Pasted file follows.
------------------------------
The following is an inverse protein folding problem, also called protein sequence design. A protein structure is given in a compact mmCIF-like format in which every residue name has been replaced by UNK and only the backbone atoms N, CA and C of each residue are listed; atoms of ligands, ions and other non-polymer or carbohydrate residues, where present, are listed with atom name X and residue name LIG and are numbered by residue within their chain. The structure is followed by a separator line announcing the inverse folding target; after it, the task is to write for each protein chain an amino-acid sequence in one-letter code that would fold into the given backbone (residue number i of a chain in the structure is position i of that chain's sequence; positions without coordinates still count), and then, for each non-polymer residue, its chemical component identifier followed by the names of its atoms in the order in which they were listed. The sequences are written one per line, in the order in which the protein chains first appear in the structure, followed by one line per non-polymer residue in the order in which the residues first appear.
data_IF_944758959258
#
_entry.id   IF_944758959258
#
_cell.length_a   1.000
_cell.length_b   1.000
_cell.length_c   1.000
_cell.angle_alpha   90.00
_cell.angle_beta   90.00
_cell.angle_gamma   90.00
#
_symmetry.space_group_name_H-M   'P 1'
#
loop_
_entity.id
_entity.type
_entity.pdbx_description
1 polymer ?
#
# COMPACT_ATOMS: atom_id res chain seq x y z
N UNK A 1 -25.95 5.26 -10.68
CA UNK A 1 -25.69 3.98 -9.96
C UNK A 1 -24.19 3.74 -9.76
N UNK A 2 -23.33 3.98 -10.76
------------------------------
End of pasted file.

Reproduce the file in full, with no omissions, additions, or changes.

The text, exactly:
The following is an inverse protein folding problem, also called protein sequence design. A protein structure is given in a compact mmCIF-like format in which every residue name has been replaced by UNK and only the backbone atoms N, CA and C of each residue are listed; atoms of ligands, ions and other non-polymer or carbohydrate residues, where present, are listed with atom name X and residue name LIG and are numbered by residue within their chain. The structure is followed by a separator line announcing the inverse folding target; after it, the task is to write for each protein chain an amino-acid sequence in one-letter code that would fold into the given backbone (residue number i of a chain in the structure is position i of that chain's sequence; positions without coordinates still count), and then, for each non-polymer residue, its chemical component identifier followed by the names of its atoms in the order in which they were listed. The sequences are written one per line, in the order in which the protein chains first appear in the structure, followed by one line per non-polymer residue in the order in which the residues first appear.
data_IF_944758959258
#
_entry.id   IF_944758959258
#
_cell.length_a   1.000
_cell.length_b   1.000
_cell.length_c   1.000
_cell.angle_alpha   90.00
_cell.angle_beta   90.00
_cell.angle_gamma   90.00
#
_symmetry.space_group_name_H-M   'P 1'
#
loop_
_entity.id
_entity.type
_entity.pdbx_description
1 polymer ?
#
# COMPACT_ATOMS: atom_id res chain seq x y z
N UNK A 1 -25.95 5.26 -10.68
CA UNK A 1 -25.69 3.98 -9.96
C UNK A 1 -24.19 3.74 -9.76
N UNK A 2 -23.33 3.98 -10.76